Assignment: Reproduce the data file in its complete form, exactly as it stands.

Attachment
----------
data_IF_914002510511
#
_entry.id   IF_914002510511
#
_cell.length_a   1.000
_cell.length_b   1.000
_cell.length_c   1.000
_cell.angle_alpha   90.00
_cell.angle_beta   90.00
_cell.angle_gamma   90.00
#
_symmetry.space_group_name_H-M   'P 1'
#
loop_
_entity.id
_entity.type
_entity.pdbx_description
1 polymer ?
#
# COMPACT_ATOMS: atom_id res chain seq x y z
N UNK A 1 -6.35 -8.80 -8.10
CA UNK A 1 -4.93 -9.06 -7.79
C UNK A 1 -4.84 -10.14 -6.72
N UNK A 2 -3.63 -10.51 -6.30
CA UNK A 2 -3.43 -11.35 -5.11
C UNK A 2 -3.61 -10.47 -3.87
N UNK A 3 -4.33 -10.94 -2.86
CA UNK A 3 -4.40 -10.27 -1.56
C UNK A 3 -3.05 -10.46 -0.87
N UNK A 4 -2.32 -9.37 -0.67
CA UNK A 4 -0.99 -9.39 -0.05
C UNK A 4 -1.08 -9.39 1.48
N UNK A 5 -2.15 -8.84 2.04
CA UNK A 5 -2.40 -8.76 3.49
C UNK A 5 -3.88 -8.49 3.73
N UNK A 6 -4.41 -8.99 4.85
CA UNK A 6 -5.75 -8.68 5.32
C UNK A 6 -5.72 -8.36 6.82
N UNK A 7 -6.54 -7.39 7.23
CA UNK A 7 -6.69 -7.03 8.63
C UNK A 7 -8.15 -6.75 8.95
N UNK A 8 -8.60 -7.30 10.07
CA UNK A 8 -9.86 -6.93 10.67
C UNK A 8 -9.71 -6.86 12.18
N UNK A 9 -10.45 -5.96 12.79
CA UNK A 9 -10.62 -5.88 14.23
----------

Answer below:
data_IF_914002510511
#
_entry.id   IF_914002510511
#
_cell.length_a   1.000
_cell.length_b   1.000
_cell.length_c   1.000
_cell.angle_alpha   90.00
_cell.angle_beta   90.00
_cell.angle_gamma   90.00
#
_symmetry.space_group_name_H-M   'P 1'
#
loop_
_entity.id
_entity.type
_entity.pdbx_description
1 polymer ?
#
# COMPACT_ATOMS: atom_id res chain seq x y z
N UNK A 1 -6.35 -8.80 -8.10
CA UNK A 1 -4.93 -9.06 -7.79
C UNK A 1 -4.84 -10.14 -6.72
N UNK A 2 -3.63 -10.51 -6.30
CA UNK A 2 -3.43 -11.35 -5.11
C UNK A 2 -3.61 -10.47 -3.87
N UNK A 3 -4.33 -10.94 -2.86
CA UNK A 3 -4.40 -10.27 -1.56
C UNK A 3 -3.05 -10.46 -0.87
N UNK A 4 -2.32 -9.37 -0.67
CA UNK A 4 -0.99 -9.39 -0.05
C UNK A 4 -1.08 -9.39 1.48
N UNK A 5 -2.15 -8.84 2.04
CA UNK A 5 -2.40 -8.76 3.49
C UNK A 5 -3.88 -8.49 3.73
N UNK A 6 -4.41 -8.99 4.85
CA UNK A 6 -5.75 -8.68 5.32
C UNK A 6 -5.72 -8.36 6.82
N UNK A 7 -6.54 -7.39 7.23
CA UNK A 7 -6.69 -7.03 8.63
C UNK A 7 -8.15 -6.75 8.95
N UNK A 8 -8.60 -7.30 10.07
CA UNK A 8 -9.86 -6.93 10.67
C UNK A 8 -9.71 -6.86 12.18
N UNK A 9 -10.45 -5.96 12.79
CA UNK A 9 -10.62 -5.88 14.23